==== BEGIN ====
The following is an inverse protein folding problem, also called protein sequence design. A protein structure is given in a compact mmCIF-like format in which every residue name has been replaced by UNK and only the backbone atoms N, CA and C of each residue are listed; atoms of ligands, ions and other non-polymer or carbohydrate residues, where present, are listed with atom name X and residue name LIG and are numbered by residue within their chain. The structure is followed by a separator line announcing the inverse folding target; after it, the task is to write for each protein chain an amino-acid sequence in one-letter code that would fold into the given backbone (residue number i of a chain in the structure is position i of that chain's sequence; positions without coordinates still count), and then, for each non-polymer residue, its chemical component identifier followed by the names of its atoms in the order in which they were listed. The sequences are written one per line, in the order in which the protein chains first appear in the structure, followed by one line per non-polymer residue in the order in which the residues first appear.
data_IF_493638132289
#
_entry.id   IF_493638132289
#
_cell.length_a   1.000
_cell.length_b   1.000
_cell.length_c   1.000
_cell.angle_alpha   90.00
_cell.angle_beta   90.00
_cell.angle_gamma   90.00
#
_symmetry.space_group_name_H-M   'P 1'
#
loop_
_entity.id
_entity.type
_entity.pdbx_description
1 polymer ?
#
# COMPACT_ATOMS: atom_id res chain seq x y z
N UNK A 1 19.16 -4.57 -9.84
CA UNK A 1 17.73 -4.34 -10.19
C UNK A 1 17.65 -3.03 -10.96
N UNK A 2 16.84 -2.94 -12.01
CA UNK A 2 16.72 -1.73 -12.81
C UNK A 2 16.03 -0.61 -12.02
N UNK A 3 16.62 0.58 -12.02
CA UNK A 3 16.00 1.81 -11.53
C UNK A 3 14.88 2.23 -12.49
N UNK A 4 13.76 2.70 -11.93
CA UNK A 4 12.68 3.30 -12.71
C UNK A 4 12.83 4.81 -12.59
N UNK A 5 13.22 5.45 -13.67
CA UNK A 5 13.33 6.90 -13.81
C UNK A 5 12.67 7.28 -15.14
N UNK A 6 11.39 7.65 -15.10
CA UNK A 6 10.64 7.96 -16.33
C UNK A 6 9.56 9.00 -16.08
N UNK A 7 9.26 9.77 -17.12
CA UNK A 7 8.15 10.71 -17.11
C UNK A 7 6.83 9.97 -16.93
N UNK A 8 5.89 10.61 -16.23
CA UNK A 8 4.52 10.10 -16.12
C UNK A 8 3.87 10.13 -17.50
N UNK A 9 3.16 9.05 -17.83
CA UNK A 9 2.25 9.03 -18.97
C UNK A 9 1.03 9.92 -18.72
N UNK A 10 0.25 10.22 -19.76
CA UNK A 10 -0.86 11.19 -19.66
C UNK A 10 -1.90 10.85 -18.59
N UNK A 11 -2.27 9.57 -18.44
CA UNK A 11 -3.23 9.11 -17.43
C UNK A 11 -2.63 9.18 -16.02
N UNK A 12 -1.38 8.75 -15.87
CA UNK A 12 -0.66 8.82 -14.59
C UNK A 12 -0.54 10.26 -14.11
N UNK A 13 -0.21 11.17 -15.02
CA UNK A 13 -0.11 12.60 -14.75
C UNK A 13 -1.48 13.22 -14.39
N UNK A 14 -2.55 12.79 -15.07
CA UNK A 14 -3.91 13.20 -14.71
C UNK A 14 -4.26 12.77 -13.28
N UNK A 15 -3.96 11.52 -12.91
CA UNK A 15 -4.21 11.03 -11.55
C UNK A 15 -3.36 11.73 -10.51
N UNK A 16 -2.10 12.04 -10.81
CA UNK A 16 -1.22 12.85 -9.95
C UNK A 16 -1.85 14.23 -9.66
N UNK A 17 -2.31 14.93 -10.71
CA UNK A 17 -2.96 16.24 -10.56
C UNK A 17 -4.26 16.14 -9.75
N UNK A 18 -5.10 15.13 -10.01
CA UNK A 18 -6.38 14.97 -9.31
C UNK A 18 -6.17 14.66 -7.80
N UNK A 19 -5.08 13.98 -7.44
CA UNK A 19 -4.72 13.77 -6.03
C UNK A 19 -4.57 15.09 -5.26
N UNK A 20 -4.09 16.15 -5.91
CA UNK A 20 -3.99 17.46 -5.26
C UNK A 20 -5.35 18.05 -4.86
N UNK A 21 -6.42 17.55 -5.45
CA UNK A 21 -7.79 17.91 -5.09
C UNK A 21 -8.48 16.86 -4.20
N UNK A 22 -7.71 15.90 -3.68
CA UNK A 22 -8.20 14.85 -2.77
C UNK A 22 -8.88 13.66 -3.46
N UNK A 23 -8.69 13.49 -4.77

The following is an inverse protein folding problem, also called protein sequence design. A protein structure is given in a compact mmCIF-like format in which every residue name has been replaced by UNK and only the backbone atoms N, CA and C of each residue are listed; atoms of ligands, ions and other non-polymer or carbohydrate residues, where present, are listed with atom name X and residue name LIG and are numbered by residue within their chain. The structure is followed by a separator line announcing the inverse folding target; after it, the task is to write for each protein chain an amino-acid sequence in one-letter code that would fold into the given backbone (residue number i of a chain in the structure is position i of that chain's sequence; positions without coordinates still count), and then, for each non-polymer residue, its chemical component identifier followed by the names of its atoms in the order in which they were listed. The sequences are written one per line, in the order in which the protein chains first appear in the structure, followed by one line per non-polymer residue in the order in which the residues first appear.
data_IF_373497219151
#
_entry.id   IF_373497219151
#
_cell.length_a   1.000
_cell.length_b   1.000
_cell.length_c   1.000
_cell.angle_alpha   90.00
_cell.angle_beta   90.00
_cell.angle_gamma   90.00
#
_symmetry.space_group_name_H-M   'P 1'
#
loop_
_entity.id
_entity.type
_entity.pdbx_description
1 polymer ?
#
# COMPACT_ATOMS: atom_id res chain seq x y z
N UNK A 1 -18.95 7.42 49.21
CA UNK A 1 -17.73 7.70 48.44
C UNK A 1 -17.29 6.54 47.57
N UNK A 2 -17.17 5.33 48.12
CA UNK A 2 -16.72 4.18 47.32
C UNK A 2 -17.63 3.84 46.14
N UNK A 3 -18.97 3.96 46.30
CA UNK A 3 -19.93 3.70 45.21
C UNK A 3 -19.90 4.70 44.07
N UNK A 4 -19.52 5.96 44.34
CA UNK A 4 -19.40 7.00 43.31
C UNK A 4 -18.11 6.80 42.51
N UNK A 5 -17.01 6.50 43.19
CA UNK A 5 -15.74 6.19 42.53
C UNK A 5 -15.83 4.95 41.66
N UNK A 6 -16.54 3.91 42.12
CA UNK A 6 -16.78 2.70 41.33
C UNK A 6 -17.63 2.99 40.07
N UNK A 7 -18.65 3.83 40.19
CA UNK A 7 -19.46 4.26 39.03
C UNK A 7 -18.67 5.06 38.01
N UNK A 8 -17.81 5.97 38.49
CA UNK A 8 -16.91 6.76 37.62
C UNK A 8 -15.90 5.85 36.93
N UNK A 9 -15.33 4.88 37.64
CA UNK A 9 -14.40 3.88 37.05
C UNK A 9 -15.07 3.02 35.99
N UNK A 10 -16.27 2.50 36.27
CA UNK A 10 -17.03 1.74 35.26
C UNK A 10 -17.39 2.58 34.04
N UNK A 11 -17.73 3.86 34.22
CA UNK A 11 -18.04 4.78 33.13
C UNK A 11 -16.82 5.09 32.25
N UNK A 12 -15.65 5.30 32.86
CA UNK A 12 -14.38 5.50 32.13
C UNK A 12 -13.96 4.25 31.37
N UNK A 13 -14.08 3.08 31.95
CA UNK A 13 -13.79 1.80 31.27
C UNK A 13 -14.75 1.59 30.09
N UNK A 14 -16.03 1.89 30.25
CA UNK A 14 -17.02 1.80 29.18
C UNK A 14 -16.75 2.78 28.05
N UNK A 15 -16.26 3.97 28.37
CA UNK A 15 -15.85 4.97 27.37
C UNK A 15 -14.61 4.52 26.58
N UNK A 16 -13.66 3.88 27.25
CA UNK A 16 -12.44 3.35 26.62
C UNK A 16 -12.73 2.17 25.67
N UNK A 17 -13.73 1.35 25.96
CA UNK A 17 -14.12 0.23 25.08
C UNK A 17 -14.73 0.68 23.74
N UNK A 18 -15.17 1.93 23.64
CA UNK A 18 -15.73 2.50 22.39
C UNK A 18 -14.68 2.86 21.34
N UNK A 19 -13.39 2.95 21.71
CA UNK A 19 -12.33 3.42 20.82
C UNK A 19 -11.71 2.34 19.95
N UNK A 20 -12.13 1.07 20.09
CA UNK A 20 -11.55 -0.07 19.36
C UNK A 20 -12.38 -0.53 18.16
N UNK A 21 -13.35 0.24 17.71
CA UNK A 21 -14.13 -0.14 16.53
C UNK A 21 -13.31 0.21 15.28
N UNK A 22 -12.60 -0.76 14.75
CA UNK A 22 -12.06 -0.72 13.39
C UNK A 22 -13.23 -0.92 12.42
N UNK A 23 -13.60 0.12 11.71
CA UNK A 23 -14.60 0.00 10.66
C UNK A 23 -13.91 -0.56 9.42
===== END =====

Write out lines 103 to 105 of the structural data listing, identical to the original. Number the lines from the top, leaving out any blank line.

loop_
_entity.id
_entity.type